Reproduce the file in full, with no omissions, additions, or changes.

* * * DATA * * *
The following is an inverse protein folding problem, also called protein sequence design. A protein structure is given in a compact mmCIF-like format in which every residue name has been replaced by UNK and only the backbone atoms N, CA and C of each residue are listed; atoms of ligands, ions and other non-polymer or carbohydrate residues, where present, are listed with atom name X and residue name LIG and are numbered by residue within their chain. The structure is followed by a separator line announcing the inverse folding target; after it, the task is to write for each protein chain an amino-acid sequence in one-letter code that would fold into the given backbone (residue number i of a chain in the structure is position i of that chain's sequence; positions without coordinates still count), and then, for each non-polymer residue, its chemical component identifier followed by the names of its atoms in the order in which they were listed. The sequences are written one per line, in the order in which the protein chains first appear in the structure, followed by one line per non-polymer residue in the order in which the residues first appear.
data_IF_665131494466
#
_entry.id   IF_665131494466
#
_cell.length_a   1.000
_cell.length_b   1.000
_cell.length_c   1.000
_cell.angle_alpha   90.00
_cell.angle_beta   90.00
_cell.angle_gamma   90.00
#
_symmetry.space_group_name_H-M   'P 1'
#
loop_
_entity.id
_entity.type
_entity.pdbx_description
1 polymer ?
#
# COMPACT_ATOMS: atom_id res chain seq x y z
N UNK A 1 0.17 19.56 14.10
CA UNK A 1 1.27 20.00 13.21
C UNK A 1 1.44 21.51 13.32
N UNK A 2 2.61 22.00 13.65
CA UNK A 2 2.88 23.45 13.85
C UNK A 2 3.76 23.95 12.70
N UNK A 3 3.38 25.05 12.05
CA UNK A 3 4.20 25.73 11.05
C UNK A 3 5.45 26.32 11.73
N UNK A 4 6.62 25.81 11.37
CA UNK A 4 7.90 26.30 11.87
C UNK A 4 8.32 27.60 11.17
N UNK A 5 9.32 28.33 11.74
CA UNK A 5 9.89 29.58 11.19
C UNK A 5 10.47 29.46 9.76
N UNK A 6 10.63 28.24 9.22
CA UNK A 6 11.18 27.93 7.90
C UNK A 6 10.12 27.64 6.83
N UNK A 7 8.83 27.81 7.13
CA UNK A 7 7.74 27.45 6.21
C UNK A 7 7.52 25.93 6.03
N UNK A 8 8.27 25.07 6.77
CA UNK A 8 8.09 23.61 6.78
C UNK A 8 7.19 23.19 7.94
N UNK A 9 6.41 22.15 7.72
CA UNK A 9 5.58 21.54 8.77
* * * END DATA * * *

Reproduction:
The following is an inverse protein folding problem, also called protein sequence design. A protein structure is given in a compact mmCIF-like format in which every residue name has been replaced by UNK and only the backbone atoms N, CA and C of each residue are listed; atoms of ligands, ions and other non-polymer or carbohydrate residues, where present, are listed with atom name X and residue name LIG and are numbered by residue within their chain. The structure is followed by a separator line announcing the inverse folding target; after it, the task is to write for each protein chain an amino-acid sequence in one-letter code that would fold into the given backbone (residue number i of a chain in the structure is position i of that chain's sequence; positions without coordinates still count), and then, for each non-polymer residue, its chemical component identifier followed by the names of its atoms in the order in which they were listed. The sequences are written one per line, in the order in which the protein chains first appear in the structure, followed by one line per non-polymer residue in the order in which the residues first appear.
data_IF_665131494466
#
_entry.id   IF_665131494466
#
_cell.length_a   1.000
_cell.length_b   1.000
_cell.length_c   1.000
_cell.angle_alpha   90.00
_cell.angle_beta   90.00
_cell.angle_gamma   90.00
#
_symmetry.space_group_name_H-M   'P 1'
#
loop_
_entity.id
_entity.type
_entity.pdbx_description
1 polymer ?
#
# COMPACT_ATOMS: atom_id res chain seq x y z
N UNK A 1 0.17 19.56 14.10
CA UNK A 1 1.27 20.00 13.21
C UNK A 1 1.44 21.51 13.32
N UNK A 2 2.61 22.00 13.65
CA UNK A 2 2.88 23.45 13.85
C UNK A 2 3.76 23.95 12.70
N UNK A 3 3.38 25.05 12.05
CA UNK A 3 4.20 25.73 11.05
C UNK A 3 5.45 26.32 11.73
N UNK A 4 6.62 25.81 11.37
CA UNK A 4 7.90 26.30 11.87
C UNK A 4 8.32 27.60 11.17
N UNK A 5 9.32 28.33 11.74
CA UNK A 5 9.89 29.58 11.19
C UNK A 5 10.47 29.46 9.76
N UNK A 6 10.63 28.24 9.22
CA UNK A 6 11.18 27.93 7.90
C UNK A 6 10.12 27.64 6.83
N UNK A 7 8.83 27.81 7.13
CA UNK A 7 7.74 27.45 6.21
C UNK A 7 7.52 25.93 6.03
N UNK A 8 8.27 25.07 6.77
CA UNK A 8 8.09 23.61 6.78
C UNK A 8 7.19 23.19 7.94
N UNK A 9 6.41 22.15 7.72
CA UNK A 9 5.58 21.54 8.77